Personally, it’s no longer enough to hope that good intersections will foster community development.  My corner is a good example of what can happen from limited or case by case planning.  Synergy doesn’t happen by itself, it needs more than the road bed for people to connect and it is through connection that exchange happens and with it community development.  I’m cheering on adding art into the traditional venues where science, technology, engineering and math are highly concentrated and can’t help but bump into each other.

My  hope in the coming weeks is  to share more  stories, especially those that relates to my growing efforts  in Design Policy.  With the help of students and colleagues, I am actively trying to set about laying plumb lines to connect different perspectives and help lay solid foundations to further intersect  public policy and design.  Happy to have you join me, or share your own stories and experiences in engaging people around natural intersections.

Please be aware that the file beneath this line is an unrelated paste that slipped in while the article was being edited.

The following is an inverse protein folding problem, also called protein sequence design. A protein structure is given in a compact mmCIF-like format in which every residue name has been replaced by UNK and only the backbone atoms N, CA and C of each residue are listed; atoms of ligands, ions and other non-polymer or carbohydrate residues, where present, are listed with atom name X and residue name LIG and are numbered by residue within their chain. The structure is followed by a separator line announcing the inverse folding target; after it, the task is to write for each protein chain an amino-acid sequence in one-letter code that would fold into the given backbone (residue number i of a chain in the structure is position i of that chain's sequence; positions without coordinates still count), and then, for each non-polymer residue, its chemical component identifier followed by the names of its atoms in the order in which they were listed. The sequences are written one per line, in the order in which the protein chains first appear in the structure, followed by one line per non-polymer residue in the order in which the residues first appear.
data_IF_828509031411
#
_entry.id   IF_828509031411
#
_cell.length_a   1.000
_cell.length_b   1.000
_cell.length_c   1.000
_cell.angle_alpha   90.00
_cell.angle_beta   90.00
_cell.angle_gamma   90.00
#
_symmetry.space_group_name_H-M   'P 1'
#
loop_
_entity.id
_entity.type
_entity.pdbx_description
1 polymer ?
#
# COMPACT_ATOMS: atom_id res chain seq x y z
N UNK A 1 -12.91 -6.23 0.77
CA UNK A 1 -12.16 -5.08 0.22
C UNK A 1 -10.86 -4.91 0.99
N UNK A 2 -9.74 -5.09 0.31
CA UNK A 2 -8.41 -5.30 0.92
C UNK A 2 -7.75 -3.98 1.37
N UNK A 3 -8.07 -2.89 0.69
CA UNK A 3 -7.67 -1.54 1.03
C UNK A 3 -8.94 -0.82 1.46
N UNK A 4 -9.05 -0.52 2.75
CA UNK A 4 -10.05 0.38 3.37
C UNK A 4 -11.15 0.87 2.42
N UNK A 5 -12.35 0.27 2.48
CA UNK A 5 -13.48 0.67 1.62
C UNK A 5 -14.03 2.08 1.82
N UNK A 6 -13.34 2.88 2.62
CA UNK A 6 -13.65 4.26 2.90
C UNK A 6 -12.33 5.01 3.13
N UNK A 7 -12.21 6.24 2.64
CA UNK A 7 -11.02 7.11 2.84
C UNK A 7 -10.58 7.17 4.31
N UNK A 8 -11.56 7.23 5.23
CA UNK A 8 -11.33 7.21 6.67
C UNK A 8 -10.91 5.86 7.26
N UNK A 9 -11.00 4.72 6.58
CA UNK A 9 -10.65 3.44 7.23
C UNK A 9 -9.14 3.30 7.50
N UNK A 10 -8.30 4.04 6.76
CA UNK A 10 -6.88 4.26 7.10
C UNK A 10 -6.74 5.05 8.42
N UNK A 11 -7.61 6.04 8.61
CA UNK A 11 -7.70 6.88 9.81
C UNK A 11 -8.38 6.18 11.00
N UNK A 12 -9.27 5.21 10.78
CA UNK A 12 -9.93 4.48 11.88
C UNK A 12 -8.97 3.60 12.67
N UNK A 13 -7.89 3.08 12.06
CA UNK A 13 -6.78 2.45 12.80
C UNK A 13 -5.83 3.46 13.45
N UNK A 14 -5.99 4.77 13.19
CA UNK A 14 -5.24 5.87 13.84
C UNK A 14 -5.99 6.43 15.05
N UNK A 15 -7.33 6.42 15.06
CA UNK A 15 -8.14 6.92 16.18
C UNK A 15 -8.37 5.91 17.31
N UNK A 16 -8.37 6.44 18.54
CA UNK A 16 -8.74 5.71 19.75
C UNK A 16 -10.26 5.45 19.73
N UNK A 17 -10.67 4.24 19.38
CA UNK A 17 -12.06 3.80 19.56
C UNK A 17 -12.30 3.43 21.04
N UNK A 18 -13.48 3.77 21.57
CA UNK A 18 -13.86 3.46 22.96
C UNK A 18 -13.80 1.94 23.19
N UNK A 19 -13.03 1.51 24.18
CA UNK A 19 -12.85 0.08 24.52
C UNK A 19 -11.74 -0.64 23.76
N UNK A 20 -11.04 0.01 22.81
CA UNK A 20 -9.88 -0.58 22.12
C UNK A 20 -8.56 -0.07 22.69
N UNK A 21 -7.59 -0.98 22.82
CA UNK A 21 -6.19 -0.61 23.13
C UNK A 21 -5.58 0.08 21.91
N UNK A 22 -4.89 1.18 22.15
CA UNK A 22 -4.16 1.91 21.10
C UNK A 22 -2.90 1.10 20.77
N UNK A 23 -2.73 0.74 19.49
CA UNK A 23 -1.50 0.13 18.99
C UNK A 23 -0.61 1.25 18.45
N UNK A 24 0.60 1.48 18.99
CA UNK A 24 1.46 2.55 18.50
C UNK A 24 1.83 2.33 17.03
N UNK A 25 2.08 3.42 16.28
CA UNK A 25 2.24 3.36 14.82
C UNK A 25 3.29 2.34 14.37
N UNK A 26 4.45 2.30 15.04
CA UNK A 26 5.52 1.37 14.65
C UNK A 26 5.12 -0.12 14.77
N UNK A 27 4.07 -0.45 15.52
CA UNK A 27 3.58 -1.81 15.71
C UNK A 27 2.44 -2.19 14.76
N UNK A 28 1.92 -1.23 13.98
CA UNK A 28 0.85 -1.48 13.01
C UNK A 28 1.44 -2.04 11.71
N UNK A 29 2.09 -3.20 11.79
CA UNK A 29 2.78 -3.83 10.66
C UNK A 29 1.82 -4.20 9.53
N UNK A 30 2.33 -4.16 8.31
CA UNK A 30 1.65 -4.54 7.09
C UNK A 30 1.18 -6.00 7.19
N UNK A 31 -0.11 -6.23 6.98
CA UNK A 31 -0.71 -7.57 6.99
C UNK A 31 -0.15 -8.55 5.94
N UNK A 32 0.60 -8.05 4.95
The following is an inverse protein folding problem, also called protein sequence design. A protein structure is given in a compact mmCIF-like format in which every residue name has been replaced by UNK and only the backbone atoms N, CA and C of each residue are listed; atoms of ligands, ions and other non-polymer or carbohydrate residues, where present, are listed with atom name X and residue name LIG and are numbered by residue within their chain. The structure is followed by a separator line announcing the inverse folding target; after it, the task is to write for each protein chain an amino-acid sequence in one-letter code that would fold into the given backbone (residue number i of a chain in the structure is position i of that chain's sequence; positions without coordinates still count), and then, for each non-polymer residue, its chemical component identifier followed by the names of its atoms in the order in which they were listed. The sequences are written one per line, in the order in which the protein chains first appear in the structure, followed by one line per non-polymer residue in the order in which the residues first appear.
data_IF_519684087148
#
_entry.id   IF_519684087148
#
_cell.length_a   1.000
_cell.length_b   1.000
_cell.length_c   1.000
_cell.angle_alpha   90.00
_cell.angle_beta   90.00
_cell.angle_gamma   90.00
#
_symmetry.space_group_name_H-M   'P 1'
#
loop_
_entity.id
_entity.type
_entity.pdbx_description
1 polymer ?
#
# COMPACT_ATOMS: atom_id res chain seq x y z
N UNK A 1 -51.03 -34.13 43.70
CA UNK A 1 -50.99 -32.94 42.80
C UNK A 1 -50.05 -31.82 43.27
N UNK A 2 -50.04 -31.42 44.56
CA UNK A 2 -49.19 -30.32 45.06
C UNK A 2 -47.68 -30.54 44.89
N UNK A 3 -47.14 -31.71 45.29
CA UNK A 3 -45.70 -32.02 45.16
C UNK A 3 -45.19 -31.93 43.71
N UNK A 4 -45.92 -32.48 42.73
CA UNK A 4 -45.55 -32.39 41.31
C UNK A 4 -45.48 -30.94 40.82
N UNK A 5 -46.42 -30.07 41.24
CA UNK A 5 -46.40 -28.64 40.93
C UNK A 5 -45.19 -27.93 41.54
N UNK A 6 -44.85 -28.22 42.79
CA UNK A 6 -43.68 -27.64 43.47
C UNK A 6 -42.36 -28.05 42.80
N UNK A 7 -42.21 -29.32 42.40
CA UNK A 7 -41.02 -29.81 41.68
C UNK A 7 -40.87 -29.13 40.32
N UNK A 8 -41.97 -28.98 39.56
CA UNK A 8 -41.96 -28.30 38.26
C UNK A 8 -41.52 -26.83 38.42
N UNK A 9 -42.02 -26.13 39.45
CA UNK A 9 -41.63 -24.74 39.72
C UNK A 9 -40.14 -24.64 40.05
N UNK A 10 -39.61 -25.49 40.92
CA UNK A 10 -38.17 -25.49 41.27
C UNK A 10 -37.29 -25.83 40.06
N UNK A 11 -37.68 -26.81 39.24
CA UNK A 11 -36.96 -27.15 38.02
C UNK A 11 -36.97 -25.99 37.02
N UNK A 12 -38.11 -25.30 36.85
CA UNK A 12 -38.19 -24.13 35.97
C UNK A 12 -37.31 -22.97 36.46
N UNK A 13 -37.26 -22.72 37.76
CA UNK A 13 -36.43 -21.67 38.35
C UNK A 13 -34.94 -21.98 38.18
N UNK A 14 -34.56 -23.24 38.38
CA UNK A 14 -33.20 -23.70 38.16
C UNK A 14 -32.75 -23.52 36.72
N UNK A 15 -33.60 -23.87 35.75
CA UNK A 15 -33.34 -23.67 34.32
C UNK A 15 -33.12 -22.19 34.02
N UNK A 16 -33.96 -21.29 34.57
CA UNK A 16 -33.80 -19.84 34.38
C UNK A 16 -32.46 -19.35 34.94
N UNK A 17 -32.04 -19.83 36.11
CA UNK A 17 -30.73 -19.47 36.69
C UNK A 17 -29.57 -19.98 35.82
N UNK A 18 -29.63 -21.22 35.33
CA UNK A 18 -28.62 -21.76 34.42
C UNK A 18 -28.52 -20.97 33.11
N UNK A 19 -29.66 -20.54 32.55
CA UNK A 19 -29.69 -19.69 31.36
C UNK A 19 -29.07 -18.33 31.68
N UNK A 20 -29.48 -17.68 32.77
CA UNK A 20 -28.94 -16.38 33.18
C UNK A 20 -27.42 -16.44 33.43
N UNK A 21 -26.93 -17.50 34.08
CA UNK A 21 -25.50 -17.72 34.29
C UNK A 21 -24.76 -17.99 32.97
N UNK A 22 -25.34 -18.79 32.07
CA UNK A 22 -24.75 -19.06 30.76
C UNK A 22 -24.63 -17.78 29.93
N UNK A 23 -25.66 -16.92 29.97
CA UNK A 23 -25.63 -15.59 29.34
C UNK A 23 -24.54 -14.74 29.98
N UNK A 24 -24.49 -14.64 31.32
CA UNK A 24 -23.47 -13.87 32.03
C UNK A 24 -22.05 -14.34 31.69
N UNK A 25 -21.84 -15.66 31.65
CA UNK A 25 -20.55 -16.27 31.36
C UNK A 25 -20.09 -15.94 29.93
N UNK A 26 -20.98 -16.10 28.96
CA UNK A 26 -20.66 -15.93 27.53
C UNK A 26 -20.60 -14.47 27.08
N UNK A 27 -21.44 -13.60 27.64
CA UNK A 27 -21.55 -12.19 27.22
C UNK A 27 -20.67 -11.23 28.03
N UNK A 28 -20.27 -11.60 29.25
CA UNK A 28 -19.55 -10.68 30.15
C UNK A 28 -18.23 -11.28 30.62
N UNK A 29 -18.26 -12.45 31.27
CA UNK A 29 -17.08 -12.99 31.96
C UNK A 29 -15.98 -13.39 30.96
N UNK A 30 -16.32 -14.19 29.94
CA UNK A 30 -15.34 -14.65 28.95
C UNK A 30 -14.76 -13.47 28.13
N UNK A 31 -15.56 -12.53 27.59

Policy makers, are human and far from perfect planners.

For all the resources and knowledge that the markets seemingly digest with great efficiency and timeliness,  business and government leaders both stop short of taking on the problem of rare events.  Perhaps it’s for the reasons that John Camillus outlined in HBR May 2008, that

“Companies… can’t develop models of the increasingly complex environment in which they operate.”

Certainly when stakeholders have competing interests, decision-making is often difficult.  But I’m wondering in light of the number of “unimagined,” or “unpredictable” events  whether it is merely the  impossibility of predicting a rare event that leads to blindness and wreak havoc on balance sheets.  BP recently estimated that the DeepHorizon Well disaster would cost a total of $40bn, a record loss for the company that knocked down its pre-tax profits but did not knock the company out.